If you can, go to Dandenong Peter Stevens, and look for this partially bald guy named Terry. He's a really good salesperson and will help out with what gear is suited for what conditions and would also give discounts to new riders. He works over in the clothing section section of the store.
  10. i've been toying with the idea of buying bike and gear from a dealer... therefore hopefully get some discount.


    arent all helmets supposed to comply with the australian safety standards anyways? so the money u spend on a lid would be more for comfort etc than actual safety. yes/no?
  11. Finky,

    If you're looking at a new bike, it's hard to go past the GPX250 [fully faired down market sports bike] from kwaka. For under $6k you get an extremely rider friendly bike that gives you a gentle learning curve. It has enough power to get you into some trouble, but it is less likely to bite you [a low experience learner] than say a 2nd hand import sports 250 like a CBRR or ZX2R.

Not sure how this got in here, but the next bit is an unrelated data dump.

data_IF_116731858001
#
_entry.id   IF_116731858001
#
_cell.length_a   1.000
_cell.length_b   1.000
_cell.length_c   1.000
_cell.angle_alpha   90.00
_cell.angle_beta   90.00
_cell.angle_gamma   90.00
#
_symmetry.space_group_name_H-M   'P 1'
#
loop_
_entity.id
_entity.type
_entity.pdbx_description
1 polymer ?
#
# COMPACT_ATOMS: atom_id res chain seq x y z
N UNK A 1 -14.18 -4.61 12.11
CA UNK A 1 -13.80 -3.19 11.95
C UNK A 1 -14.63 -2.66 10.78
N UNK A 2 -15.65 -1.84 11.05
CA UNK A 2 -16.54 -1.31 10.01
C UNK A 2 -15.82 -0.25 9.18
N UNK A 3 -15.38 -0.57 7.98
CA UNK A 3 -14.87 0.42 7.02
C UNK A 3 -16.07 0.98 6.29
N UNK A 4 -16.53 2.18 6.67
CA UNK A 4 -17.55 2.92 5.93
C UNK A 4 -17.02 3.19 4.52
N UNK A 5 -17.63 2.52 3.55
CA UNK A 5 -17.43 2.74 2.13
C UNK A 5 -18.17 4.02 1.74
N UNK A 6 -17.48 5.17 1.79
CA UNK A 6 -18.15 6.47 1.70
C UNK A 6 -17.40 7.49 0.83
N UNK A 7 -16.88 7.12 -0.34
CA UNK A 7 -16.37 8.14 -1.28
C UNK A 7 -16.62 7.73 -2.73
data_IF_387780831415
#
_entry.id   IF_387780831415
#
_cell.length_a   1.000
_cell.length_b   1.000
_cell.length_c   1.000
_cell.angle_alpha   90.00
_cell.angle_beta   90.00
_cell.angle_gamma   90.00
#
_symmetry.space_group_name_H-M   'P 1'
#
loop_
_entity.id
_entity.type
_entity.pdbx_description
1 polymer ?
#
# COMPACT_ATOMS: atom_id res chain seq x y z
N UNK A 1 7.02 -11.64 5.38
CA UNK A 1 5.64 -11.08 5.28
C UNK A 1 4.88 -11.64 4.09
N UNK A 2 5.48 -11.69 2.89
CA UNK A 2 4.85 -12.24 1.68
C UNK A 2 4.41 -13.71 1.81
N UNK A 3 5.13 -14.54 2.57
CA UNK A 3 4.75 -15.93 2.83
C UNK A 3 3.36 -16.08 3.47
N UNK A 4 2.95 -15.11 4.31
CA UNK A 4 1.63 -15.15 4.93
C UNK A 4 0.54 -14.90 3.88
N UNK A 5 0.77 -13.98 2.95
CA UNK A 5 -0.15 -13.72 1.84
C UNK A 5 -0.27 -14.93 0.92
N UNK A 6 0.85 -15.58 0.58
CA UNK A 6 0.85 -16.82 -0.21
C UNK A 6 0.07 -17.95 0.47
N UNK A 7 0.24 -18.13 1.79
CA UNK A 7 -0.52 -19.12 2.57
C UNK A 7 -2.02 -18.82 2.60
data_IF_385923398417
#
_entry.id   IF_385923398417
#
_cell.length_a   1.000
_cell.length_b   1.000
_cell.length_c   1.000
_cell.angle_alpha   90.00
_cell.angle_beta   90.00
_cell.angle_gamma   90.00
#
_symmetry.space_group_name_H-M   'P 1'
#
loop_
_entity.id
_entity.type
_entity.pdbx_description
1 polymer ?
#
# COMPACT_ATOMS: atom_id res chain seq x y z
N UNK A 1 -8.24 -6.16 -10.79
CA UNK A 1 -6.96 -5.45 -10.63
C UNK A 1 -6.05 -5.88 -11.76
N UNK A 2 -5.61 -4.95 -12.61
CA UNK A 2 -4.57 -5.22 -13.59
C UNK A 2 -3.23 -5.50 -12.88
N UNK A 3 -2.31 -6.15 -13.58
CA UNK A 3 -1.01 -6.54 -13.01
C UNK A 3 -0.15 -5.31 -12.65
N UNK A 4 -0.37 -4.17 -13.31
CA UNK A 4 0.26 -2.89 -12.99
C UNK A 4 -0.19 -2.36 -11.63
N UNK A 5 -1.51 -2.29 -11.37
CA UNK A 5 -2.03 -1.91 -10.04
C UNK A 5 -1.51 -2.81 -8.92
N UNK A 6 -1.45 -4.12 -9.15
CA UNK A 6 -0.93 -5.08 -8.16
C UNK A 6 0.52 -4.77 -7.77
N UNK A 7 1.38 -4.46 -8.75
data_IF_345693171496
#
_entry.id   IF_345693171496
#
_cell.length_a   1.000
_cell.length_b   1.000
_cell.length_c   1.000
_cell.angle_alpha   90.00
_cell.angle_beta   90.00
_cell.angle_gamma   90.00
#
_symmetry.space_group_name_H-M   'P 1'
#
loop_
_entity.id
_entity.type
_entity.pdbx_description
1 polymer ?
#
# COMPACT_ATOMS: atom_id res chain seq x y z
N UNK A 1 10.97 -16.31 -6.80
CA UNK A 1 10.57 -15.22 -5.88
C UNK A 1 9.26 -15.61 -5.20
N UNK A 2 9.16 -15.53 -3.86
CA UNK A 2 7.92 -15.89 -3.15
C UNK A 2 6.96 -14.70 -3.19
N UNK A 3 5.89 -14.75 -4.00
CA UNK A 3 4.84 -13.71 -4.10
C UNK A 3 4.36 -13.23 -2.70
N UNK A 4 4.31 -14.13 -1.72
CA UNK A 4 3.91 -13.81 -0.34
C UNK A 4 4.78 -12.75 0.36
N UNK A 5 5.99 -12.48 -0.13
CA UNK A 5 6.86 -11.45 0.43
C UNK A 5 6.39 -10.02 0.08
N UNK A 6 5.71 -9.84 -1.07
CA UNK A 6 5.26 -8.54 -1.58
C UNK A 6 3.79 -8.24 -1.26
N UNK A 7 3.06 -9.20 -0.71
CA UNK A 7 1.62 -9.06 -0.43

The GPX250 is very underated. Never fear, the GPX will get you moving well enough - it loves to be in the high rev range! And in my case, it kept up with almost everyone else in the slow group at PI through the corners!

    If you want more comfort, the ZZR250 for another grand more will see you well.

    Other good first learner bikes in Victoria include the Across [no longer imported by Suzuki but a big looking faired small bike], the Honda VTR250 naked bike, or better yet, a Honda SPADA [same bike, better appointed, but earlier model], or the yamaha Virago or Hyosung Comet if a cruiser is more your preference.

    If you're desperate, a Honda CB250 is an almost bullet proof first ride, but has no class in the bike snobbery pecking order. Sorry to CB250 owners!

    There are plenty of all these bikes in the 2nd hand market.